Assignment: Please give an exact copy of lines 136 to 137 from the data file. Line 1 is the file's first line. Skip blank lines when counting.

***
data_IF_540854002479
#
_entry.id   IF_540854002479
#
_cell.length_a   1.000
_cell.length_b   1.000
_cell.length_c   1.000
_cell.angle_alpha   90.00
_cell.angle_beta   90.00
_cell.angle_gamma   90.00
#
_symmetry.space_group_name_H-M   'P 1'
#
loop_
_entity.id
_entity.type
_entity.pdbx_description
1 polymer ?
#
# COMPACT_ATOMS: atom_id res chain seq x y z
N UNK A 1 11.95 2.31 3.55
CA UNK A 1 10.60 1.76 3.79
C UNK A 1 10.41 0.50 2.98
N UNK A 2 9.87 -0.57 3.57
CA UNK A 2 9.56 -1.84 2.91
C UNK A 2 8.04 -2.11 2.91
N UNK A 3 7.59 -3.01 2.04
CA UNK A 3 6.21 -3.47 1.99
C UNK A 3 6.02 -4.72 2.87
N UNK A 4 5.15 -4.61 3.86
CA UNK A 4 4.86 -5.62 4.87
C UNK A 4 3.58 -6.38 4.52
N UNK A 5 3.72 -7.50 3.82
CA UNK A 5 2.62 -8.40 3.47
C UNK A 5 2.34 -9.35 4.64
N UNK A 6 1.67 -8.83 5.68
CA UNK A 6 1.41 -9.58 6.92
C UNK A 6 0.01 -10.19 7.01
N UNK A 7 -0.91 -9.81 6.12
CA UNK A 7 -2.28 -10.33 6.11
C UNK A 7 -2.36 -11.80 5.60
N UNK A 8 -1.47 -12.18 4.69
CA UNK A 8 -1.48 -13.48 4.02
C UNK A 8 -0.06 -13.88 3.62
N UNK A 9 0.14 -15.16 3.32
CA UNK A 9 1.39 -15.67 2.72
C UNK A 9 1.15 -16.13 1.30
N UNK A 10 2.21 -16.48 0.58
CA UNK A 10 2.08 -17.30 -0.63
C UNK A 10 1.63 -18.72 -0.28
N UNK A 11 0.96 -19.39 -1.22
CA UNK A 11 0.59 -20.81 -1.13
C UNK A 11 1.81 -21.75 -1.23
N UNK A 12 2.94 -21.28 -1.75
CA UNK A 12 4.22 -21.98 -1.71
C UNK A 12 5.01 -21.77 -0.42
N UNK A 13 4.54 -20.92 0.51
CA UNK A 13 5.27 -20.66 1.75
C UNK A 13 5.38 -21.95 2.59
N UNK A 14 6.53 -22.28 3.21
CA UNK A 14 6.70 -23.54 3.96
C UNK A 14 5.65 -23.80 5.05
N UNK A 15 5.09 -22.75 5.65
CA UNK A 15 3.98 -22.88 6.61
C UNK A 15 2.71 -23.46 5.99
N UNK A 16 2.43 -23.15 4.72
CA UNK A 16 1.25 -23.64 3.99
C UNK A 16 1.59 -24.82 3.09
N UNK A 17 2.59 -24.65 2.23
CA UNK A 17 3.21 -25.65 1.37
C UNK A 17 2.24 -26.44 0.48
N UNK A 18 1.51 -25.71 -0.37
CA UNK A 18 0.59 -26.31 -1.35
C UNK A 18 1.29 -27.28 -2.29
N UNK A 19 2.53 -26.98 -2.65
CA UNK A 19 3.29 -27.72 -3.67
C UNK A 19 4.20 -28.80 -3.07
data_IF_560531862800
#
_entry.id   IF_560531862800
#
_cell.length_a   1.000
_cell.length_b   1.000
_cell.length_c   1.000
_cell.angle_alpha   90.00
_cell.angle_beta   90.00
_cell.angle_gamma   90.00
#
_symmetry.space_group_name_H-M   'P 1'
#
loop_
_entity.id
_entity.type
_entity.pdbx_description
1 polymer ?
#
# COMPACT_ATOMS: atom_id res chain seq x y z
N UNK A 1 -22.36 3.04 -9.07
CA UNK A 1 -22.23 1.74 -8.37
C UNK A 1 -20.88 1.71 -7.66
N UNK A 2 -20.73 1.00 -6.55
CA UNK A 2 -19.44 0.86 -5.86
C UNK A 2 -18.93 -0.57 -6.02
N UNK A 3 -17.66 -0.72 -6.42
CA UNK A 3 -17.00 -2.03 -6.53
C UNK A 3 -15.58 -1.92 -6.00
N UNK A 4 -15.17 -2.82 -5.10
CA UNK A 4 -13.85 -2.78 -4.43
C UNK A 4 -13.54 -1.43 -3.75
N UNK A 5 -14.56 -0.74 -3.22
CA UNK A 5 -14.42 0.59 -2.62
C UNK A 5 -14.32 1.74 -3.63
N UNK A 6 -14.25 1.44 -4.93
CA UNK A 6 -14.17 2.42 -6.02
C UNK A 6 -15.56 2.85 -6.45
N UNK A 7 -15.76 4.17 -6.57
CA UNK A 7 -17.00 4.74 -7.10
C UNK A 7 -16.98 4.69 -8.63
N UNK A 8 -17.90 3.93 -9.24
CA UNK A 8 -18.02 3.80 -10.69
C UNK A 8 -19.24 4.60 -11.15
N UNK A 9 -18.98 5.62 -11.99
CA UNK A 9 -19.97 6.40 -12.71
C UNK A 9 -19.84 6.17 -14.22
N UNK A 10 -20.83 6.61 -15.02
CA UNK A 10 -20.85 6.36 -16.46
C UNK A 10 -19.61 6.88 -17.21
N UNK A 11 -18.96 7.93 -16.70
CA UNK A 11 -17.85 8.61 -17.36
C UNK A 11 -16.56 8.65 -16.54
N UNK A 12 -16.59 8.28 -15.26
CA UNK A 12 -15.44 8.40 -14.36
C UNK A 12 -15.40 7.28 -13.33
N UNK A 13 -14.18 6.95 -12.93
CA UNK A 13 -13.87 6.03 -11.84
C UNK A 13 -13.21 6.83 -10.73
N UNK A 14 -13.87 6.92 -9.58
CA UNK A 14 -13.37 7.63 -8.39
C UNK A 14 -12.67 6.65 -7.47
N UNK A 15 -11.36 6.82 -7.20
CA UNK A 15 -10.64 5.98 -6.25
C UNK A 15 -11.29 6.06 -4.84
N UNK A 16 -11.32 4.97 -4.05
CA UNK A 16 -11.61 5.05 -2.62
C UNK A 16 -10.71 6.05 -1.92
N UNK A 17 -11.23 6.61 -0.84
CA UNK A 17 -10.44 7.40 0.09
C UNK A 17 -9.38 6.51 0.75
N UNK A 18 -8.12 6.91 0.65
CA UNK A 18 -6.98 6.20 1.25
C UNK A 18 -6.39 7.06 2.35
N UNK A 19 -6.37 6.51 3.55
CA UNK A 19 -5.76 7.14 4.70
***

C UNK A 13 -13.21 6.83 -10.73
N UNK A 14 -13.87 6.92 -9.58